3. Tuning for weather helm involves the interaction of several factors. Take a look at Bob Sterne’s tuning guide for some ideas: . The main factor that will have a large effect on helm is mast rake. You will want to rake the mast back to add weather helm (reduce lee helm) and rake the mast forward to reduce weather helm. I set this first (as Bob recommends in step 2 after you have selected your proper rig for the conditions). I use a loop in the end of my forestay that wraps around a “cleat” on the mast such that I get the same rake each and every time I set up my boat. To adjust my rake, I either add or remove wraps of the loop around the cleat. I have a pretty good idea of what rake works best for given conditions, so I can set this up right away and then proceed with the rest of the tuning. After you make the other adjustments (twist, relative trim, camber, etc) you may find that you need to tweak the rake one final time to correct any helm that has developed due to changes in the other parameters.

The only way to assess your tuning settings is to sail the boat. So after you make an adjustment, put the boat in the water and sail around to see if you made the right change. Keep makeing changes (one parameter at a time) until you get the performance you want in terms of pointing ability, speed, acceleration and of course balance.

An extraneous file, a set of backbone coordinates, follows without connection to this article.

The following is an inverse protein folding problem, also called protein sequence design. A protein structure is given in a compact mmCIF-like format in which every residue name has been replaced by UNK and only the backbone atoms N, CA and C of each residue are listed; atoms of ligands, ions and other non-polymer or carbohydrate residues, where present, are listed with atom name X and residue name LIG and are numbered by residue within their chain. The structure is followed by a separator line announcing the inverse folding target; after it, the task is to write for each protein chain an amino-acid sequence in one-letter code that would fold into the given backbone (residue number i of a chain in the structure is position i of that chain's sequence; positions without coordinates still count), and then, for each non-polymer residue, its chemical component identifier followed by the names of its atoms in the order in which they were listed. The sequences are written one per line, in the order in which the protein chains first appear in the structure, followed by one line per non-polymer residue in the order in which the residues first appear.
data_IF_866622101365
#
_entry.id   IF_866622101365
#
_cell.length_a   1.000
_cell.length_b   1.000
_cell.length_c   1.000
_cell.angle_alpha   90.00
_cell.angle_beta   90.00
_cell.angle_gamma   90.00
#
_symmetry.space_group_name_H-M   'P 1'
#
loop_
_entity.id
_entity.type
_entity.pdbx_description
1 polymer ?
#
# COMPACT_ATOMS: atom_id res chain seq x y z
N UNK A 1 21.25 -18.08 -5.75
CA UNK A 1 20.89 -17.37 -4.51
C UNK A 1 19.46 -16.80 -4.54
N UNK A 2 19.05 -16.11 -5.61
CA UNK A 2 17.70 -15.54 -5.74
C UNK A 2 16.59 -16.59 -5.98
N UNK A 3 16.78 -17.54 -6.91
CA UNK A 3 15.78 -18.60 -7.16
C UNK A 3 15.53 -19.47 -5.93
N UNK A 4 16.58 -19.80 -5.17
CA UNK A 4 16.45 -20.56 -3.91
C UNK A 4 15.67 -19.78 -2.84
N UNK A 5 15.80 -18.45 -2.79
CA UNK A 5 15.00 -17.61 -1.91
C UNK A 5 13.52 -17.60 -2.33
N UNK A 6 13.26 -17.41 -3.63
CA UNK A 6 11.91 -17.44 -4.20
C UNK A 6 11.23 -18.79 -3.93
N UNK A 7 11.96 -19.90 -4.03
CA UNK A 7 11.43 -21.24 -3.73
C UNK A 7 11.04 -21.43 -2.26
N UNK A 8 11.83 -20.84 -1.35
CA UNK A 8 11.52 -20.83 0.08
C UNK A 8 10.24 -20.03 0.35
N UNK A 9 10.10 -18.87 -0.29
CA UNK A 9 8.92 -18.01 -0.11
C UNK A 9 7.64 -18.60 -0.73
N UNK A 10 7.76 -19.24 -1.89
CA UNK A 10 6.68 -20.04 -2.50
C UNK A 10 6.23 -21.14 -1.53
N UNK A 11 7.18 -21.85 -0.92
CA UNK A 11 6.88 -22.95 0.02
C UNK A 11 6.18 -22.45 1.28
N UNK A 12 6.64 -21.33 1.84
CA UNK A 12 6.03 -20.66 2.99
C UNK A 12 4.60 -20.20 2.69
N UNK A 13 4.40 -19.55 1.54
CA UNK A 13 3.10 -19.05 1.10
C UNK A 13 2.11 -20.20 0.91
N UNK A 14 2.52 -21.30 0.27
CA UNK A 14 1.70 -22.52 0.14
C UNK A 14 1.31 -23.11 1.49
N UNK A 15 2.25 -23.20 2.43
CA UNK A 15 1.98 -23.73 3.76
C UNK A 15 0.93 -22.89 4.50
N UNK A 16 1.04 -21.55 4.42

• Will

Will Gorgen

Lester has found in the wind tunnel that with one particular setup, long spreaders did a better job than short spreaders. Based on this we have been told by Will that short spreaders are a bad idea, period.

I am curious about the prevalence and apparent wonderfulness of long and short spreaders at the recent IOM National Championship.


Thanks for the link, Will. Bleah, that’s heavy reading but it has already helped a bit.

Magnetic switches, yeah!! I do happen to have a bunch of those laying around. [:D]


Do you have some statistics on who was using long spreaders and who was using short spreaders at the USCGA? Since Lester was there, maybe he noticed this as well. Also did you happen to notice whther the “short” spreaders were actually pulling inward on the sidestays as is shown in Lester’s diagram: ?

There is also the notable difference that most IOMs have mast partners to restrain the lower mast lateral bend whereas the rig that Lester used in the wind tunnel was deck stepped. Rcher specifically stated that his mast was deck stepped as well.

To be clear, what I am saying is that spreaders that are short enough to pull the sidestays in rather than push them out appear to be a bad idea. The theory behind that spreader length was that when the windward sidestay was loaded, it would pull the middle of the mast to windward and thereby open the slot. The real effects of spreaders that are that short appears to be: